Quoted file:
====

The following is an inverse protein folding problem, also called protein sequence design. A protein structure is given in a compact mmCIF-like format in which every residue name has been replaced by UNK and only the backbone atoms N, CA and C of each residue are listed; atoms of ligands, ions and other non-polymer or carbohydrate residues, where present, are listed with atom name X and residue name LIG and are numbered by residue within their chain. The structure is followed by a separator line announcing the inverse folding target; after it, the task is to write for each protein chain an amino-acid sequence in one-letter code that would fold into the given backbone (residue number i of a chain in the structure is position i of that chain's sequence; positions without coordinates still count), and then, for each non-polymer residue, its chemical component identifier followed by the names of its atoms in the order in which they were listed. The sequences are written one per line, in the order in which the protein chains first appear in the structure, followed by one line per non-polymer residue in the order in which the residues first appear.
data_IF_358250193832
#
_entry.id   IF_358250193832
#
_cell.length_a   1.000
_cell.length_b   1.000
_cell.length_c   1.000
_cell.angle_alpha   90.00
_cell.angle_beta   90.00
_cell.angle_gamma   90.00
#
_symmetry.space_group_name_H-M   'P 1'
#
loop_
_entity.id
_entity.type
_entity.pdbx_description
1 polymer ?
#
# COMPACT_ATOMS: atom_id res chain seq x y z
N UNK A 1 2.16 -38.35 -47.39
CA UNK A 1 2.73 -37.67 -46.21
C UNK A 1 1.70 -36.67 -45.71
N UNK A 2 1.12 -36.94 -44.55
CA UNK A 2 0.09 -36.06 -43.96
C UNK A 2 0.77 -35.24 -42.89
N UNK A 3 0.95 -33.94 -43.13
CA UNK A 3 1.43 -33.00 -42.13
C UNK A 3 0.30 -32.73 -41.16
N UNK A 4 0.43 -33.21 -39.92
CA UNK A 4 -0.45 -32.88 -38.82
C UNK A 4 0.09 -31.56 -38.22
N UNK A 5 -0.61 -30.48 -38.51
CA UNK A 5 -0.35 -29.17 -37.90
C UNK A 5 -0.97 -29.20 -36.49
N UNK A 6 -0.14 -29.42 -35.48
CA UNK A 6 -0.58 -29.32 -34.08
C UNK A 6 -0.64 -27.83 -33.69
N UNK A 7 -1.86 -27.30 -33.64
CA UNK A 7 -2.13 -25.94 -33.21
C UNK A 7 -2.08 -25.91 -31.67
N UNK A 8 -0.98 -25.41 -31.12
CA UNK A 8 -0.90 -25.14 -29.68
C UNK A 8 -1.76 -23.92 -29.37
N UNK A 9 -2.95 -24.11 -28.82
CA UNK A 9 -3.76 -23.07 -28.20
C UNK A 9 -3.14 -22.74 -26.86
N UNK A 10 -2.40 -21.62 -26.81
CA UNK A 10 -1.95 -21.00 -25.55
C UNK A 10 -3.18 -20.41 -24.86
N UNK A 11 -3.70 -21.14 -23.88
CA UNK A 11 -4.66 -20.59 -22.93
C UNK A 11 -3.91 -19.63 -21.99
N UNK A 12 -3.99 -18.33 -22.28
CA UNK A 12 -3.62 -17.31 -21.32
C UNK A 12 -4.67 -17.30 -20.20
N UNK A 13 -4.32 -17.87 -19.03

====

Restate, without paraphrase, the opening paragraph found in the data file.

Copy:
The following is an inverse protein folding problem, also called protein sequence design. A protein structure is given in a compact mmCIF-like format in which every residue name has been replaced by UNK and only the backbone atoms N, CA and C of each residue are listed; atoms of ligands, ions and other non-polymer or carbohydrate residues, where present, are listed with atom name X and residue name LIG and are numbered by residue within their chain. The structure is followed by a separator line announcing the inverse folding target; after it, the task is to write for each protein chain an amino-acid sequence in one-letter code that would fold into the given backbone (residue number i of a chain in the structure is position i of that chain's sequence; positions without coordinates still count), and then, for each non-polymer residue, its chemical component identifier followed by the names of its atoms in the order in which they were listed. The sequences are written one per line, in the order in which the protein chains first appear in the structure, followed by one line per non-polymer residue in the order in which the residues first appear.